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Dead Man’s Carnival


Grace Hern DeWolff

"So what was your favorite part of the show?" Gypsy Geoff wants to know. By “show” he means the “modern day vaudevillian variety and circus gang," otherwise known as Dead Man’s Carnival. He’s juggling three yellow clubs and making steady eye contact with me, and when I hesitate he balances one club on his forehead before kicking it into the air, spinning around in place, and picking up the juggling where he left off. A traveling performer, circus arts teacher, and juggler, Gypsy Geoff acts as Dead Man’s Carnival’s master of ceremonies.

The company’s self-described “biggest show yet” took place at the Stonefly Brewery on August 9th. It’s vaudeville in a technical sense – a sequence of disparate acts, culminating in something like a headliner – but it's nothing like the performances you might have seen in the nineteenth century. There’s no animal acts, no “Who’s on first?”, no ventriloquism, no traditional song-and-dance, though there is singing and dancing, and you're not in a theater. Dead Man performs anywhere from bars to warehouses to sidewalks, traveling all over the country with a special emphasis on performing in small towns and out-of-the-way places.

photo by Lindsay Nack

Their material is a collection of variety acts, comic and provocative, dangerous and musical, spectacle and theater. It feels more like a party than a performance. For the August event they advertised two dollars off admission if you came dressed up. By the time the show began at 10pm, Stonefly was packed. There was barely standing room in front of the modest stage. The crowd was a mix of loud, drunk, and in costume. Some took advantage of the guy in a shiny turban advertising "fortunes for a dime."

Accompanied by red-painted Professor Pinkerton (“Pinky” to his friends, and “Satan” to others) and his band the Magnificents, there was stilt-walking, hat-juggling, storytelling, burlesque dancers, political theater, and an exploding toaster act. “I know you’ve all got a clown inside you,” said performer Eric Bang, and explained that in celebration of this “twelfth anniversary of his twenty-first birthday,” the audience would be invited to step outside onto the patio for the second half of the show and take part in breaking a world record: the number of pies thrown at Eric Bang. This may simply have been an excuse to get people to buy shaving cream pies, but Bang did wind up covered in cream and giggling furiously as he ran through the cheering crowd to go wash off in preparation for the rest of the show, including acting as the fulcrum for “the Ramp of Death.”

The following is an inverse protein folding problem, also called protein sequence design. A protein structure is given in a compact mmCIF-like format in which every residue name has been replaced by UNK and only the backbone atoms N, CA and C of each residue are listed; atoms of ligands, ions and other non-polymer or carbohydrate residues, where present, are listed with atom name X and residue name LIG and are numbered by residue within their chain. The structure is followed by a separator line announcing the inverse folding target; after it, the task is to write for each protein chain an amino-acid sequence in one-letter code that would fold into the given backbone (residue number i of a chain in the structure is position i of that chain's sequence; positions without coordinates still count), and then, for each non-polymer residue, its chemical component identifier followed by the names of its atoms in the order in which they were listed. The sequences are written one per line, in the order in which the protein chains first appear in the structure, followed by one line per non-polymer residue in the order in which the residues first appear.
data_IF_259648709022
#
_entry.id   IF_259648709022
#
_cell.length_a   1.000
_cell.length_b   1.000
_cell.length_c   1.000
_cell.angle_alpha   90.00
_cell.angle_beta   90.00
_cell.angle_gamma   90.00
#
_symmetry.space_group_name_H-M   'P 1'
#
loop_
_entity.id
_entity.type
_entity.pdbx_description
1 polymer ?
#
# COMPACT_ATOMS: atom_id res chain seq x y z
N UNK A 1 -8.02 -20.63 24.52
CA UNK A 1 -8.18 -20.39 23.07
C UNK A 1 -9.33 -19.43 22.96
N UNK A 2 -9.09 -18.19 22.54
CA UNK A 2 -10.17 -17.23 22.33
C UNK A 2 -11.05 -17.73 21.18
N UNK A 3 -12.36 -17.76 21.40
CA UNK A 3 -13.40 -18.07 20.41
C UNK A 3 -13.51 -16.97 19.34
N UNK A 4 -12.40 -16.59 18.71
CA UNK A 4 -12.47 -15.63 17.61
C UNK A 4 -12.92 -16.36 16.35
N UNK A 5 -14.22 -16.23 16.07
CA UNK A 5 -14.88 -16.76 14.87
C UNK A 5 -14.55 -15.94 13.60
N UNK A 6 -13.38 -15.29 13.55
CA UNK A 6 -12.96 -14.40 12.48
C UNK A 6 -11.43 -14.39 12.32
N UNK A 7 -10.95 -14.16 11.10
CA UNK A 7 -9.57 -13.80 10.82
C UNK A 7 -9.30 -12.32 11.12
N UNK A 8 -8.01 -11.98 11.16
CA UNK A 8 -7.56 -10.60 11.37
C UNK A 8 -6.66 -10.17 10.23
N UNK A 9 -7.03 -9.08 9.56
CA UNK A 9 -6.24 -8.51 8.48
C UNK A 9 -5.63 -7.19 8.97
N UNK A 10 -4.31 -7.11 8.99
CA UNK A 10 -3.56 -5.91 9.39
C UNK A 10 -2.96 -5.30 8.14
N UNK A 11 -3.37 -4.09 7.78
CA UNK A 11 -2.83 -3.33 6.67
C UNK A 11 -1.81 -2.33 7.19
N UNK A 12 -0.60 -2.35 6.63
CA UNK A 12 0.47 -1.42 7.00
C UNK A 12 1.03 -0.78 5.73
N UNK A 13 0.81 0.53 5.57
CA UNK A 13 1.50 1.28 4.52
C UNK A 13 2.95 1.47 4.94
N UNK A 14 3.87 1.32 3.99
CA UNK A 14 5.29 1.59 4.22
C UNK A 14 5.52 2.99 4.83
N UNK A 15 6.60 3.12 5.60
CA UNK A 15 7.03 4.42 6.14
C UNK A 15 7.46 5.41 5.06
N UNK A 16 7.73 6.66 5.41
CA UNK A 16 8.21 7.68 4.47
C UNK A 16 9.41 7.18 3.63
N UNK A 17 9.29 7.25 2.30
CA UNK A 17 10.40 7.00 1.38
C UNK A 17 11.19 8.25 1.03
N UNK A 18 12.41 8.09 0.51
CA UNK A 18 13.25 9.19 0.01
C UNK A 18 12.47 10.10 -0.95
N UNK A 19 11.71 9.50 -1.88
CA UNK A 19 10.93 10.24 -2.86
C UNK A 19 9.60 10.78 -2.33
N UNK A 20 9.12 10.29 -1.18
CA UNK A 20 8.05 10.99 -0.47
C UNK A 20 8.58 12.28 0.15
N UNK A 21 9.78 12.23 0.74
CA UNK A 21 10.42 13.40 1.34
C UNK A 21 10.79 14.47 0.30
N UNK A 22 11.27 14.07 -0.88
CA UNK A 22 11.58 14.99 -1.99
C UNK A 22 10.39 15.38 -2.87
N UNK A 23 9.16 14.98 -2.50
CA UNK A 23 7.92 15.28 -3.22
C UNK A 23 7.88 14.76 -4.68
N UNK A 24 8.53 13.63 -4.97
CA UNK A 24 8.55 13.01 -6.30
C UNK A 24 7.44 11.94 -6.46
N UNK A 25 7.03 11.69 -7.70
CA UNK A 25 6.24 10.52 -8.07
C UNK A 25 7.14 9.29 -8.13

During the outdoor half of the show, which included the pies, we witnessed fire juggling, poi dancing, tricks with a flaming hula hoop, as well as the flame thrower that Gypsy Geoff and Bang constructed out of PVC and a bike pump. The flames were taller than the surrounding buildings. And, of course, the aforementioned “ramp,” a large piece of painted plywood that the Dead Man performers rode various wheeled vehicles over. Bang was underneath supporting it; they lit the ramp on fire.

photo by Lindsay Nack

The whole event lasted past midnight. The length of each act depended on the performers, the audience response, and the general enthusiasm for letting your freak flag fly. Performances vary depending not just on new acts developed by the performers, but by which performers are involved. Beyond Gypsy Geoff, Eric Bang, and Professor Pinkerton, Dead Man’s Carnival might include the Electric Lady (of exploding toaster fame), Zero the Clown, Arson Etiquette, Insurgent Theatre, or Lady Ambrosia.

There isn’t any through-line narrative, although there are stories within the acts. (Little Red Riding Hood for a specific example, though probably not the way you remember her.) There's no Brechtian analysis of the dismantlement of modern theatre, no deep philosophical understanding of underlying Jungian archetypes. Most of these performers didn't go to school for this stuff, they got thrown out of school for it.  And that's what makes this show special; the technical know-how and passion for entertainment these people put into a performance is what makes Dead Man's Carnival what it is. Every act took remarkable perseverance and/or practice to rehearse. The final product is pure spectacle. Flaming toasters, stilt walking, topless women... you don't go home discussing the themes and motifs and how they relate to modern conflicts, you talk about how high the flames were.

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